Like many other online publishers, OVB24 created fan pages for our news sites early on and posted links to selected articles. We acted in a fearful state of mind, not wanting to cannibalise our home page traffic. We were afraid users wouldn’t have reason to directly visit the news portals anymore.
Then in 2012, a little experiment with a fan page for a Web site we were operating for our local Octoberfest event opened our eyes. We put real effort into that fan page. As a result, its user base ourgrew our news fan pages quickly, and the amount of traffic it generated for the Web site was staggering.
It made us realise the true potential and importance of Facebook as a traffic generator. We started shifting our focus completely from Google, making Facebook our top priority. We had to move from thinking SEO to thinking social media. Social had to become part of our DNA.
In late 2012, we completely revamped our social media approach. We set up goals of reaching 90,000 fans and posting at least 15 stories per page per day, which was a change from our previous 13,000 fans overall and posting only two or three selected stories per page per day.
To reach those goals, we started using fan-page-like ads aggressively and promoted our Facebook pages on our news sites. We trained the newsroom intensively. From that point on, the manager of the home page had to manage Facebook posting, too. The whole newsroom had to take responsibility and post on our fan pages.
We quickly realised our earlier fears were unfounded. We tapped into a new user market. Home page traffic grew at the same pace as before, but our overall growth accelerated dramatically, from 20% in 2012 to 40% in 2013 and to 45% in 2014.
In January 2014, we had more traffic from Facebook than from Google for the first time. By the end of 2014, we had reached our goal of 90,000 fans within two years.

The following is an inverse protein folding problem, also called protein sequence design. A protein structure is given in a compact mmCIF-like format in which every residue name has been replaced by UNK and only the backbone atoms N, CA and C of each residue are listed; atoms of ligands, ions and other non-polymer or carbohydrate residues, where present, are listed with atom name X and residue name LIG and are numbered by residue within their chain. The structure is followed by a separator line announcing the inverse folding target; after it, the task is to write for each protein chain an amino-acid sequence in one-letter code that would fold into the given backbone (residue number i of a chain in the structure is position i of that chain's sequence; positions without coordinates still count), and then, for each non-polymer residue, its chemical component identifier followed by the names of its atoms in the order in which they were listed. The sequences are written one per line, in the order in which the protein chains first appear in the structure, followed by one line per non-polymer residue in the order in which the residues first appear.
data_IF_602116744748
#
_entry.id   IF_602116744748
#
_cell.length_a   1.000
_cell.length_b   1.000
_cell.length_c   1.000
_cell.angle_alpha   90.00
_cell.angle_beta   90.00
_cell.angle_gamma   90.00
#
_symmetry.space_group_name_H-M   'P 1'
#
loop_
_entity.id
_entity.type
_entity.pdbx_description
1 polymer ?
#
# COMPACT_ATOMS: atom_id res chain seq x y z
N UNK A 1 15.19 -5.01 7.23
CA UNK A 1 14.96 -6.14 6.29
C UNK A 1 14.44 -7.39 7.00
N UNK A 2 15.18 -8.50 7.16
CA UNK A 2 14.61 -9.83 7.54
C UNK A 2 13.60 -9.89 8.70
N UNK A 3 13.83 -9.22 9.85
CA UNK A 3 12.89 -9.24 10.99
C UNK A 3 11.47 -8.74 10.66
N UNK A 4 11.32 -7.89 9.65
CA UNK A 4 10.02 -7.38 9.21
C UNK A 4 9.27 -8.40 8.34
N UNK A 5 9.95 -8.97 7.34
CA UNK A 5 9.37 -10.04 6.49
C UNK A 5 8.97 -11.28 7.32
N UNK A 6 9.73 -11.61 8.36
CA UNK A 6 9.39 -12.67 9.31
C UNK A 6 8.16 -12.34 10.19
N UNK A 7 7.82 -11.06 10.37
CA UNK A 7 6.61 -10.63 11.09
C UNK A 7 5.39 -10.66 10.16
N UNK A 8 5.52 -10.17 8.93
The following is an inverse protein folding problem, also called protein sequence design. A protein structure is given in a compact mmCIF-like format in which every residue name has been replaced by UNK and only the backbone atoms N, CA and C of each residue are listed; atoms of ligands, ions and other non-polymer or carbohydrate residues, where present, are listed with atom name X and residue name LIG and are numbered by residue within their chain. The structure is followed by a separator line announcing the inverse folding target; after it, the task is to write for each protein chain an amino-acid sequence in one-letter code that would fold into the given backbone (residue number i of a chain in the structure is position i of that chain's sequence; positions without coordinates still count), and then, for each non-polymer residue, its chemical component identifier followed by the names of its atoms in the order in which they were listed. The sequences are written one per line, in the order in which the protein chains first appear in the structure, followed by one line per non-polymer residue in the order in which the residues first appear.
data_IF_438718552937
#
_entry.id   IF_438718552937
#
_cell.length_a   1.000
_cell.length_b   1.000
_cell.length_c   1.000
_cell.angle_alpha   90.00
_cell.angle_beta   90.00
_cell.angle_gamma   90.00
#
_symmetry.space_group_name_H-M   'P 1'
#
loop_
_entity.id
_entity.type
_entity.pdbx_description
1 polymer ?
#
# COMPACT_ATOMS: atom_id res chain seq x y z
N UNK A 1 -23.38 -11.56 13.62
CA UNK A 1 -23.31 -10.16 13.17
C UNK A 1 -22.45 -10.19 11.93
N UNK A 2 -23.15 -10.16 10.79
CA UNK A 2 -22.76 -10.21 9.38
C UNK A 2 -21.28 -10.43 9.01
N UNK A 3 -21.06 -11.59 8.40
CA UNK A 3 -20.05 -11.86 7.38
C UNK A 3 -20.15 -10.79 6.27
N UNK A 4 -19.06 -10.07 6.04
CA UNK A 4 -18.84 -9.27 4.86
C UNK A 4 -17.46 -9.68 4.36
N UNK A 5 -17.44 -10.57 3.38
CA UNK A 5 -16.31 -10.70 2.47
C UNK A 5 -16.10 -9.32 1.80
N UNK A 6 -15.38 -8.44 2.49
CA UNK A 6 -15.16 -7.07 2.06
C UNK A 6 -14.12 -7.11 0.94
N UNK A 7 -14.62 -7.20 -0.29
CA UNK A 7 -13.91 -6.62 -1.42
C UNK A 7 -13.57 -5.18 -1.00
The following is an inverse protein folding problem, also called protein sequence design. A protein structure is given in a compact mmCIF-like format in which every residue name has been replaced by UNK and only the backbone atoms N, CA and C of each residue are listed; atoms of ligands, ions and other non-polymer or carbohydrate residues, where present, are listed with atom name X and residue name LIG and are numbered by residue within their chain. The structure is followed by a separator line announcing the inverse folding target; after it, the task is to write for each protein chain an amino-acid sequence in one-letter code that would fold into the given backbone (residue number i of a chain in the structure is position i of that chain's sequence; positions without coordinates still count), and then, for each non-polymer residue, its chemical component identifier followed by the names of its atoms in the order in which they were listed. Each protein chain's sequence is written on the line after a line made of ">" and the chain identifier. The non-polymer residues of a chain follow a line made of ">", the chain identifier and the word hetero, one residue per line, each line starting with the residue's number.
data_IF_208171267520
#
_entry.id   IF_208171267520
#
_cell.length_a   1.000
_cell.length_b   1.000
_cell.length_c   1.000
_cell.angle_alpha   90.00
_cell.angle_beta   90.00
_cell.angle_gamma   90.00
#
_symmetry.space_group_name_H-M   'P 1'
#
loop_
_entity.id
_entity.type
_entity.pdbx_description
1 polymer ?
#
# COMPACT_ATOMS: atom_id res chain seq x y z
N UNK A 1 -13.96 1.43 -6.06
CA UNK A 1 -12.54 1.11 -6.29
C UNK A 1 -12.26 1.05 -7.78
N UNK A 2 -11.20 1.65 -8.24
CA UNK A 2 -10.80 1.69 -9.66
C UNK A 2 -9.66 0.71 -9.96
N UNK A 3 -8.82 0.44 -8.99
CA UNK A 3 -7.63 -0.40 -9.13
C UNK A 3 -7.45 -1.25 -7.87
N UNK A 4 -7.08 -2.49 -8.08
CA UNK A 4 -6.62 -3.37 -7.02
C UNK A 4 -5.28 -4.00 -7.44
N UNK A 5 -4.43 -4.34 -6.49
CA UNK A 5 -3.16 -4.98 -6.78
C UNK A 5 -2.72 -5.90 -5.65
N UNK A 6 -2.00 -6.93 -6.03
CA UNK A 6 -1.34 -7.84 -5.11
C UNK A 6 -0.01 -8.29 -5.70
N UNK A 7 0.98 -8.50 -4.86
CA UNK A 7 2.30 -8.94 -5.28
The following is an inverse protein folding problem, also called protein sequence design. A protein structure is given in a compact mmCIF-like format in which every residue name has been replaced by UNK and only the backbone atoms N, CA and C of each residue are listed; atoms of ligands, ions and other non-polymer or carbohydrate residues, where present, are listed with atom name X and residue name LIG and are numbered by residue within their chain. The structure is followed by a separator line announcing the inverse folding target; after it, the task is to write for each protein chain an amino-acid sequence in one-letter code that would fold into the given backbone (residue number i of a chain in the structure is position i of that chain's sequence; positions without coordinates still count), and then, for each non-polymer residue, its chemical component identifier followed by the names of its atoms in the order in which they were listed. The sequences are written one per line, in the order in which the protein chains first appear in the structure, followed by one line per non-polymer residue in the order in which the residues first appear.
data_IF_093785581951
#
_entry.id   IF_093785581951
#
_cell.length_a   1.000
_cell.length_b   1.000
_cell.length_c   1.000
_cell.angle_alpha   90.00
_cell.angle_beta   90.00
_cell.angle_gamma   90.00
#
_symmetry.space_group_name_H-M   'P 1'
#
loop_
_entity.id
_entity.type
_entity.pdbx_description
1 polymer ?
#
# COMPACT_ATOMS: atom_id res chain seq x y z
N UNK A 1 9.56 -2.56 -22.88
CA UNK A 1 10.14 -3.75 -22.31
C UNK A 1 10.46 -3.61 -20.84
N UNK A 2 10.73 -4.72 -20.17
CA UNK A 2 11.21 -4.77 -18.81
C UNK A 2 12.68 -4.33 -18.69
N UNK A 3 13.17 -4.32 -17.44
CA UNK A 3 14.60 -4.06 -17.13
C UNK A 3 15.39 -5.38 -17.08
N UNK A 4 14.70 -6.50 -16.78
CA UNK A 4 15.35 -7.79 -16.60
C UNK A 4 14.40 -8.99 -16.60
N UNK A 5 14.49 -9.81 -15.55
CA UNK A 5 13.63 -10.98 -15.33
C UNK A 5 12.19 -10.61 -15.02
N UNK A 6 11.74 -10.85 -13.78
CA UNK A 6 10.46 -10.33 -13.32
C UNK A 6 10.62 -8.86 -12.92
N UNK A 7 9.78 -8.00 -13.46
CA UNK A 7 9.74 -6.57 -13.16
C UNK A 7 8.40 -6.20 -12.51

Our bet on social had paid off. However, what we hadn’t bet on was an ever more important side effect: generating story leads for our online newsroom.
As our fan base grew, we saw something fascinating happen. Our fans not only interacted by commenting on our posts and likes, but people also started communicating directly with us via the fan page message feature.
Not just for chitchat either. They asked personal questions about stories, but also began sharing unexpected information they had on incidents they witnessed, things they had heard, and stories we should follow.
Our editorial team began getting great story ideas via Facebook. Messaging turned out to be a lower barrier than mail for both sides. The newsroom could assess the value of a lead faster by directly messaging back and forth, and the user got instant feedback and recognition. Our audience felt like they were being heard.
In the summer of 2014, we did our first evaluation and found that about 50% of articles on our news pages, produced by our own newsroom, were based on leads and information we got from users via Facebook. Facebook had become our No. 1 editorial network.
Ever since, the share of Facebook-generated leads has not fallen below 30%, and many of our most important stories are based on first contact via Facebook.
We have learned three things as a result of this shift:
- For the newsroom to embrace and live and think social media, everyone has to share responsibility. Full participation allowed us to create a social media managing function in the fall of 2015.
- Facebook fan-page-like ads are a very good investment to quickly grow your fan base.
- Take your fans seriously and answer all their communication. They will start trusting you and start giving you better leads.
You just never know where a little experiment will take you, do you?